WWE downplays drug factor
Sources: Benoit ordered steroids from raided clinic
Posted: Tuesday June 26, 2007 11:25PM; Updated: Tuesday June 26, 2007 11:25PM
Since last summer Sports Illustrated reporters Luis Fernando Llosa and L. Jon Wertheim have been investigating an alleged illegal steroid distribution network that has implicated numerous pro athletes. On Feb. 27 the two SI writers accompanied federal and state drug enforcement agents on a raid of a Jupiter, Fla., anti-aging clinic that investigators allege conspired to fraudulently prescribe steroids, human growth hormone and other performance-enhancing drugs over the Internet.
SI.com: What's the latest?
Llosa/Wertheim: Sources with knowledge of the multi-state steroid pipeline case confirmed to SI on Tuesday that pro wrestler Chris Benoit (a.k.a. The Canadian Crippler) was a customer of MedXLife, a Florida-based, anti-aging clinic that had two of its owners plead guilty in April to illegal steroid distribution. Benoit, of course, is alleged to have strangled his wife and suffocated his 7-year-old son over the weekend before hanging himself. On Tuesday, Georgia investigators revealed that they had found large quantities of prescription drugs in the home, including steroids. Speculation soon swirled in the media about whether 'roid rage had played a part in the tragedy.
SI.com: So how was Benoit linked to the drug distribution pipeline?
Llosa/Wertheim: According to SI's sources, three packages sent to Benoit originated at Signature Pharmacy, the compound pharmacy that was the primary target of the February raid in Orlando. And while investigators do not have prescriptions with Benoit's name on them and cannot name the exact drugs he received, they confirm that a package was sent in his name on Feb. 13, 2006, to an address linked to him in Peachtree City, Ga. Packages were also sent to him at a Marriott property in San Antonio in December 2005 and in Ft. Walton Beach, Fla., in July 2006.
SI.com: Is Benoit the first wrestler to be linked to the multi-state investigation?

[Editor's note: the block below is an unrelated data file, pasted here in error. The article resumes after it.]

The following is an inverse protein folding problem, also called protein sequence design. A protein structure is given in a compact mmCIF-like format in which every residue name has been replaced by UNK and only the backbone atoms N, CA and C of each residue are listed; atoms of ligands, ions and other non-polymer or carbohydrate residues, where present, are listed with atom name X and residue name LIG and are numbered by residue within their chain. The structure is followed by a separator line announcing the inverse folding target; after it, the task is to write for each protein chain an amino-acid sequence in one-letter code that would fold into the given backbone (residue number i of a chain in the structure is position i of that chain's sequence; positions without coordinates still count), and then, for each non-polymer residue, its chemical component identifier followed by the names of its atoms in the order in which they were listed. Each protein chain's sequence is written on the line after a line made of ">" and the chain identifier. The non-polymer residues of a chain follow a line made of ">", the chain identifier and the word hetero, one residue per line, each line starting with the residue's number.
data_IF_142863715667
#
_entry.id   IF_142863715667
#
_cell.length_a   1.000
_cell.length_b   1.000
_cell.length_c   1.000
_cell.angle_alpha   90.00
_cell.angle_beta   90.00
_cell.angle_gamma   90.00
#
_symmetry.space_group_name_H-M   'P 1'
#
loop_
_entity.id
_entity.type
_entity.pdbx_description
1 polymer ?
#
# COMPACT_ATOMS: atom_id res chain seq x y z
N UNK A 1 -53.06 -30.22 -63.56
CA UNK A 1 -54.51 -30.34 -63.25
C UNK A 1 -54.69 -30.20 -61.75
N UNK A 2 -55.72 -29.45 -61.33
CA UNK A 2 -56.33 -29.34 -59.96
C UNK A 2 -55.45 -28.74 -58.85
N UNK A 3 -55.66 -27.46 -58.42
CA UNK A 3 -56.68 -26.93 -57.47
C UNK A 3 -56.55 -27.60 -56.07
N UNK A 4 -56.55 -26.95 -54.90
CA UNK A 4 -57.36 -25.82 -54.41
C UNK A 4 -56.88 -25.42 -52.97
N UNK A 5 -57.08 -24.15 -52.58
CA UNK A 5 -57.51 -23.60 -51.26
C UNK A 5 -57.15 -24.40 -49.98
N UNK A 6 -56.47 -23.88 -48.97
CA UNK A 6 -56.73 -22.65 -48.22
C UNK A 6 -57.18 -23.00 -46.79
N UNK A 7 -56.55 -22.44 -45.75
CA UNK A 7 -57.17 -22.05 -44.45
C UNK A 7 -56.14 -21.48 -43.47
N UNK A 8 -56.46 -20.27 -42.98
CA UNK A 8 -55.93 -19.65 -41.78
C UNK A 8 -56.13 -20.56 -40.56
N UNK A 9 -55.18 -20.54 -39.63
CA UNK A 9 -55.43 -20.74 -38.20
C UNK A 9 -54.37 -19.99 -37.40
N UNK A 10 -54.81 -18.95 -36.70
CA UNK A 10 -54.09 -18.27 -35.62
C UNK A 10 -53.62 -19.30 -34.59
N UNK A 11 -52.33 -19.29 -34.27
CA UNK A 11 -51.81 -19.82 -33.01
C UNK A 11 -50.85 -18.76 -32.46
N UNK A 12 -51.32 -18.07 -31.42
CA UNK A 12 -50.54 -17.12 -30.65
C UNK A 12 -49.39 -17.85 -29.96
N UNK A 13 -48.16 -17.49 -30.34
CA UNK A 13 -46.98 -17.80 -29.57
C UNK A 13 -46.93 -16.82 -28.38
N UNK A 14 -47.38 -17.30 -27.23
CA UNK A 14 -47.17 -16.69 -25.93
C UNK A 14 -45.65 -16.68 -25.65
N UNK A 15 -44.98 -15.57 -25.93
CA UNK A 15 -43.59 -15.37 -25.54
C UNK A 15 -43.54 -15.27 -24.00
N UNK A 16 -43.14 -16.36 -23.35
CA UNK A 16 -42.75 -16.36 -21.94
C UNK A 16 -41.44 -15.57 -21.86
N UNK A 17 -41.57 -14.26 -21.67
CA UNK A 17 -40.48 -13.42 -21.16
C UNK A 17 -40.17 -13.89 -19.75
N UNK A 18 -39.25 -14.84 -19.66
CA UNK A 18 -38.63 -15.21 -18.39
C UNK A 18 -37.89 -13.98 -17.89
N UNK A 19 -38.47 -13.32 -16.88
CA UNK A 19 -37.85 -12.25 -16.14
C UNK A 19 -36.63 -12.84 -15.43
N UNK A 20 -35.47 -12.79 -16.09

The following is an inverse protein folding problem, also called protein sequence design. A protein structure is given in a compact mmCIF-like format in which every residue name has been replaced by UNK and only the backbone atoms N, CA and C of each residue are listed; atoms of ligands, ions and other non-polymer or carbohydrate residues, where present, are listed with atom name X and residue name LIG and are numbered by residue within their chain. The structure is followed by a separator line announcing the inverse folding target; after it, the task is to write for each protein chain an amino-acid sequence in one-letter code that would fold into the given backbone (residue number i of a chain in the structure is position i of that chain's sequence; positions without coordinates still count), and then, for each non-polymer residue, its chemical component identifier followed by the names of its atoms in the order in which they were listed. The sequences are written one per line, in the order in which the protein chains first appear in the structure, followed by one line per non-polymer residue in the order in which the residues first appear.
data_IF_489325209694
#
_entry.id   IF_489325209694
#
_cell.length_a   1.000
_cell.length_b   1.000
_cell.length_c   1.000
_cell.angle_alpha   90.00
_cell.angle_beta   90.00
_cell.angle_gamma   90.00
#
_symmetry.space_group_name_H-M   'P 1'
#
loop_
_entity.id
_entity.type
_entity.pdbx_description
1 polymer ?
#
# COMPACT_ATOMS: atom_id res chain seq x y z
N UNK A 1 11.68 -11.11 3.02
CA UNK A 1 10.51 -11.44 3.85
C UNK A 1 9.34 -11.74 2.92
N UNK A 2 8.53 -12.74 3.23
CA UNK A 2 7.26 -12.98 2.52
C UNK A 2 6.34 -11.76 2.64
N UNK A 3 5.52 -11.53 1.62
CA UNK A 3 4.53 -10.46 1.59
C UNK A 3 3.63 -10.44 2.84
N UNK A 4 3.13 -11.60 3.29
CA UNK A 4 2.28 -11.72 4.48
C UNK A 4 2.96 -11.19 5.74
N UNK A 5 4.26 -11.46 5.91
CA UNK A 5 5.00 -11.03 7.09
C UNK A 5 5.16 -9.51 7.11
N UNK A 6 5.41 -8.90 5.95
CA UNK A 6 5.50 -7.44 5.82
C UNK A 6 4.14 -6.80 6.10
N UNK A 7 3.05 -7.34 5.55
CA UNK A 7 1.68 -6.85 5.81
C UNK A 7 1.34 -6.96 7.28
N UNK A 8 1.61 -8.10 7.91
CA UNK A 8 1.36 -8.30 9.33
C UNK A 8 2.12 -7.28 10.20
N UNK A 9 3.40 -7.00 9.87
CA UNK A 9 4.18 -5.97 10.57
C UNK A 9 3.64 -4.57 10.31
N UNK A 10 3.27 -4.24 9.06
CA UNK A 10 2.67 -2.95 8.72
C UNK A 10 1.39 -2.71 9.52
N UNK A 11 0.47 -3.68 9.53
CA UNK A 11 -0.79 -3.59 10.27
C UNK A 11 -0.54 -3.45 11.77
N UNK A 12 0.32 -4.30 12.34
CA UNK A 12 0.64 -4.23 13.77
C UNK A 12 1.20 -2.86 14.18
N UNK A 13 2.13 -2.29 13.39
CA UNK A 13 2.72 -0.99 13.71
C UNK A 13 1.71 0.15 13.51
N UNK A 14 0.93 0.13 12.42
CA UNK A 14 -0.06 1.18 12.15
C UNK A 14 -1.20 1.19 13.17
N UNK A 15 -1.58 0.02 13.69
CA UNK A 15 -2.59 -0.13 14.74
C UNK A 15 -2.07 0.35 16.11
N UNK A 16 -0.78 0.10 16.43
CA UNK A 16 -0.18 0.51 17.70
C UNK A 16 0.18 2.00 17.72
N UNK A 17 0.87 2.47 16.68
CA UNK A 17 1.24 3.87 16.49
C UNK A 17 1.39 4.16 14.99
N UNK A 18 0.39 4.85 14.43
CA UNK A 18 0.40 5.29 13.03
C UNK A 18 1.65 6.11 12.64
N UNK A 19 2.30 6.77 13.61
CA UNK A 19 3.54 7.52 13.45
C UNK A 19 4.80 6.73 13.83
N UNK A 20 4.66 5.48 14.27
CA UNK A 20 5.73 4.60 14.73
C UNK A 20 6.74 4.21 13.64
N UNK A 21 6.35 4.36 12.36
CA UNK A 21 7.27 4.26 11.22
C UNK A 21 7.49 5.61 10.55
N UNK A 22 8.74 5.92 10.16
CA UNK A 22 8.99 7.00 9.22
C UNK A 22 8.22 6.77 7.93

Llosa/Wertheim: No. SI.com reported in March that the names of multiple high profile wrestlers have surfaced in this investigation. For example, according to documents we reviewed, HCG and the steroid stanozolol were sent to WWE star Eddie Guerrero in early 2005. (Guerrero died on Nov. 13, 2005, in a Minneapolis hotel room due to what a coroner later ruled as heart disease, complicated by an enlarged heart resulting from a history of anabolic steroid use.)
In total, there were 11 professional wrestlers listed in the documents that we saw related to a previous raid. Some of these wrestlers are working as independents; some are out of the business entirely; others are first-tier stars.
SI.com: What's the WWE's reaction to the Benoit case?
Llosa/Wertheim: Reached on Tuesday night, WWE spokesman Gary Davis directed us to a statement the company released earlier in the day, which was titled WWE Shocked At Latest Developments In Benoit Tragedy, Concerned By Sensationalistic Reporting. The statement reads, in part, "Toxicology tests have not even been completed so there is no current evidence that Benoit even had steroids or any other substance in his body. In that regard, on the last test done on Benoit by WWE's independently administered drug testing program, done on April 10, 2007, Benoit tested negative.
"The physical findings announced by authorities indicate deliberation, not rage. The wife's feet and hands were bound and she was asphyxiated, not beaten to death. By the account of the authorities, there were substantial periods of time between the death of the wife and the death of the son, again suggesting deliberate thought, not rage. The presence of a Bible by each [of the bodies] is also not an act of rage."
SI.com: What is the WWE's drug policy?
Llosa/Wertheim: In March, Davis pointed us to a Talent Wellness Program instituted in February 2006. As to whether anabolic steroids and HGH are banned, Davis sent us an email quoting the policy: "The WWE policy prohibits the use of performance-enhancing drugs, as well as other prescription drugs which can be abused, if taken for other than a legitimate medical purpose pursuant to a valid prescription from a licensed and treating physician. For purposes of WWE's policy, prescriptions obtained over the Internet and/or from suppliers of prescription drugs from the Internet are not considered to have been given for a legitimate medical purpose." Citing privacy issues, Davis declined to say whether WWE wrestlers have tested positive for banned substances since the policy was implemented.